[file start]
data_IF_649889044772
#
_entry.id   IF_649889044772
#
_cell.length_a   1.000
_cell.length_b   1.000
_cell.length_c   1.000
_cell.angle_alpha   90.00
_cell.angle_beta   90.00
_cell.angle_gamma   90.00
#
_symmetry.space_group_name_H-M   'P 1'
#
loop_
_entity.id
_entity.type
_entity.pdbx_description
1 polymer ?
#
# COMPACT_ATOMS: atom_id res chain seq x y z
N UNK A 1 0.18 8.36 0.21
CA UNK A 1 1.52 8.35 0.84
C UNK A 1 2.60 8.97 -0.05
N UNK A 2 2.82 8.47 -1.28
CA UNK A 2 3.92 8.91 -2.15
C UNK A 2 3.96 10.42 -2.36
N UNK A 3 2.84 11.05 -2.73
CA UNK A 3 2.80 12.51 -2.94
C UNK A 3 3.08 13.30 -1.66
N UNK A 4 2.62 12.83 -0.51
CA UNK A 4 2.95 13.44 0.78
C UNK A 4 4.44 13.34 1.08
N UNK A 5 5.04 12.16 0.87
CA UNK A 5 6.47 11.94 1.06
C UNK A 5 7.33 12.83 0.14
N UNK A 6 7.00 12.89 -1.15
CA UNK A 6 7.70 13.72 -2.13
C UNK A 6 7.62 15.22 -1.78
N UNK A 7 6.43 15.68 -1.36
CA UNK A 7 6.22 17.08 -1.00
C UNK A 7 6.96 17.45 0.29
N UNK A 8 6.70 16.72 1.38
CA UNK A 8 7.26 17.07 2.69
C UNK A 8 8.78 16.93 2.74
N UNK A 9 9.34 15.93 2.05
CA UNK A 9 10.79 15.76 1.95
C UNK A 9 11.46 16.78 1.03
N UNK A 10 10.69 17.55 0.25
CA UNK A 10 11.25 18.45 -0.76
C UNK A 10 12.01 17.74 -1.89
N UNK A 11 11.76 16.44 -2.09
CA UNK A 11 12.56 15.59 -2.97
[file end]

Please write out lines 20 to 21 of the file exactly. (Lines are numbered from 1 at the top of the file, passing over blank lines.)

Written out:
# COMPACT_ATOMS: atom_id res chain seq x y z
N UNK A 1 0.18 8.36 0.21